Tonsil Cancer: Types, Symptoms, Causes, Risks, Complications, Diagnosis, Prevention, Treatment and Outlook



Before commencing into the topic of tonsil cancer, it is important to get a glimpse and understand more about the tonsils, their functions and the root causes of cancer development. The tonsils are a group of tissues that are located in the throat region of the body.

Situated on each side of the back of the throat are two lymph nodes called tonsils whose role is to act as a defense mechanism and help prevent the body from infection.

The pharyngeal, Palatine and the lingual tonsils are the three kinds of tonsils.
The pharyngeal tonsils are located behind the nose and sometimes called the adenoids.
The palatine tonsils, which are most likely to become cancerous, are situated behind the throat and the lingual tonsils are seen at the back of the base of the tongue.

Cancer of the tonsil is a form of oropharyngeal cancer that starts in the cells of the tonsils. This cancer is often lately diagnosed when cancer has metastasized to adjacent areas.

Tonsil cancer is the type of cancer that happens in one of the three layers of the tonsils, but it most commonly emerges in the palatine tonsils. Majority of tonsil cancers are squamous cell carcinoma in nature, which is usually found in the lining of the mouth tissues.

The most common risk factor for squamous cell carcinoma is smoking. However, drinking alcohol may also be a risk factor. Moreover, combining excessive smoking and alcohol drinking may even heighten the risk of developing tonsil cancer.


Squamous cell carcinoma (SCC) and lymphoma are the two types of cancer affecting the tonsils.

Squamous cell carcinoma (SCC) – This is slow-growing cancer and the second (2nd) most common skin cancer form that is usually found on the sun-exposed skin of the head, neck, lips, ears, arms, legs, and hands. This type of cancer can spread to the tissues, bones and adjacent lymph nodes where it may be hard to treat. Tonsil cancer that is caused by HPV is a type of squamous cell carcinoma.

Lymphoma – This is a type of tonsil cancer usually arises from the lymphatic cells which are seen in the walls of the tonsils.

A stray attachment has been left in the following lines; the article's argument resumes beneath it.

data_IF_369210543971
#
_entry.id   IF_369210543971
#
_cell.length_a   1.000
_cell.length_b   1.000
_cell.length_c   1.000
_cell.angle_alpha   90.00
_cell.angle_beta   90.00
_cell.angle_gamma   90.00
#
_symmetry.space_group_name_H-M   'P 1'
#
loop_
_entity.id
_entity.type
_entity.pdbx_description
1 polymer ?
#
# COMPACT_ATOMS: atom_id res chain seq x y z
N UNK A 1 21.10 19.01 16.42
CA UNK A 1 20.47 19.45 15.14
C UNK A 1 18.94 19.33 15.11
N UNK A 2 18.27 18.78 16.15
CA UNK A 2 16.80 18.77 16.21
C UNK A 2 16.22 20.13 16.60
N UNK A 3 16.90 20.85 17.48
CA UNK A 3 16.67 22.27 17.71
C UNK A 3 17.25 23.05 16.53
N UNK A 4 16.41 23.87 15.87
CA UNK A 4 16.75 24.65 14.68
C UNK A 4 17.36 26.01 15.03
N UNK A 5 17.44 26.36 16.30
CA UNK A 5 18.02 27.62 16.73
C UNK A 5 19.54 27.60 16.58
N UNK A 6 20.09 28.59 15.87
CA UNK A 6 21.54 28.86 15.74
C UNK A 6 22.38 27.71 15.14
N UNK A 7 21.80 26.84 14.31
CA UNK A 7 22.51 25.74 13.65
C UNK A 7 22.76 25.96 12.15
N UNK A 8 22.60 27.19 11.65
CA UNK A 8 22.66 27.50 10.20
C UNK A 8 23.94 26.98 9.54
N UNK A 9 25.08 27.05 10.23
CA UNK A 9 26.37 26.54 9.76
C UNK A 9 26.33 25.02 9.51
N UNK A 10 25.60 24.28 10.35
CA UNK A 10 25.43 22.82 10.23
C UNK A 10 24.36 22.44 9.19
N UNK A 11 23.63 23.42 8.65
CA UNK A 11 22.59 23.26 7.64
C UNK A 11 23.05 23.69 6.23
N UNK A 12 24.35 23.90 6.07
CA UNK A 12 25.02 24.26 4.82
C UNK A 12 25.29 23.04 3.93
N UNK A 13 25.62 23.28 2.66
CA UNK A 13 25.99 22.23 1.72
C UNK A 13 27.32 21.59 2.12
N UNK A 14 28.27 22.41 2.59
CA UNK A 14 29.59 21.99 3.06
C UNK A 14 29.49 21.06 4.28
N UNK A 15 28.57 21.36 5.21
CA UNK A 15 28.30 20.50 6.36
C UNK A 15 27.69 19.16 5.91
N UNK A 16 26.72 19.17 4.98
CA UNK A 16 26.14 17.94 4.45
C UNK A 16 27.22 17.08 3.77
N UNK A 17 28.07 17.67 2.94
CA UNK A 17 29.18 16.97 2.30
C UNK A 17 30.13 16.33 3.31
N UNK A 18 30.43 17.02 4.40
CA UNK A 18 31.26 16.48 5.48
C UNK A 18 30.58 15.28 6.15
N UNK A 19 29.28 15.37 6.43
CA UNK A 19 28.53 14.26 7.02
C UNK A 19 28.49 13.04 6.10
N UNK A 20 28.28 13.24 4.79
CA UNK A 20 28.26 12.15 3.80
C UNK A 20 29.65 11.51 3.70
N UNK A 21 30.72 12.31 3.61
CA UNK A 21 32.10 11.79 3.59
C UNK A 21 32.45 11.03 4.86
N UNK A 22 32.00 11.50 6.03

Some clients with tonsil cancer may not experience the symptoms of tonsil cancer even after the diagnosis.  The symptoms may also be associated with other medical conditions aside from cancer so it is best to seek medical help for proper diagnosis. Discomfort in swallowing or pharyngeal pain are some of the complaints being experienced by some clients. Here are some of the manifestations of tonsil cancer:

  • Dysphagia (difficulty of swallowing); pain during swallowing and mouth pain
  • Extreme weakness or fatigue
  • Feeling unwell
  • Dysphagia (difficulty of swallowing); pain during swallowing and mouth pain sores that don’t heal in the back of the mouth or throat
  • Swollen tonsils; sometimes tonsil is larger on one side; the presence of cauliflower-like ulcers
  • Ear pain
  • Lumps in the neck
  • Pain in the neck
  • Hoarse voice
  • Difficulty chewing or speaking
  • Blood-tinged saliva
  • Halitosis (bad breath)
  • Fatigue
  • Weight loss 


The leading cause of tonsil cancer is tobacco use. Another potential cause is the exposure to Human papillomavirus (HPV) leading to squamous cell carcinoma.

Every year, about 9,000 people are diagnosed with HPV-related cancer of the mouth and throat. Some lymphomas may develop in lymph system just like in the tonsils since it’s a part of it.

5Risk Factors

Tonsil cancer can develop at any age but often clients who are diagnosed to have this type of cancer are mostly at the age of 50 or older and are male.

Those who are smoking and drinking alcohol are also at risk of having this type of cancer.

Recently, more young people are having tonsil cancer, as well as throat and neck cancers even if they do not smoke or drink.

There are also clients who may develop tonsil cancer because of having decreased immune system like those who were exposed to HPV 16 and 18; those who received organ transplant; and those people with human immunodeficiency (HIV) virus disease.


Some complications of tonsil cancer can be serious and potentially fatal. If the cancer is left untreated, it will metastasize or spread to the other parts of the body and can have complications like nasopharyngeal carcinoma.

Nasopharyngeal Carcinoma – This is an uncommon type of head and neck cancer that starts in the nasopharynx (upper part of the throat, behind the nose) located at the base of the skull, directly above the roof of the mouth. The air we breathe flows through the nose into the throat, nasopharynx, and the lungs.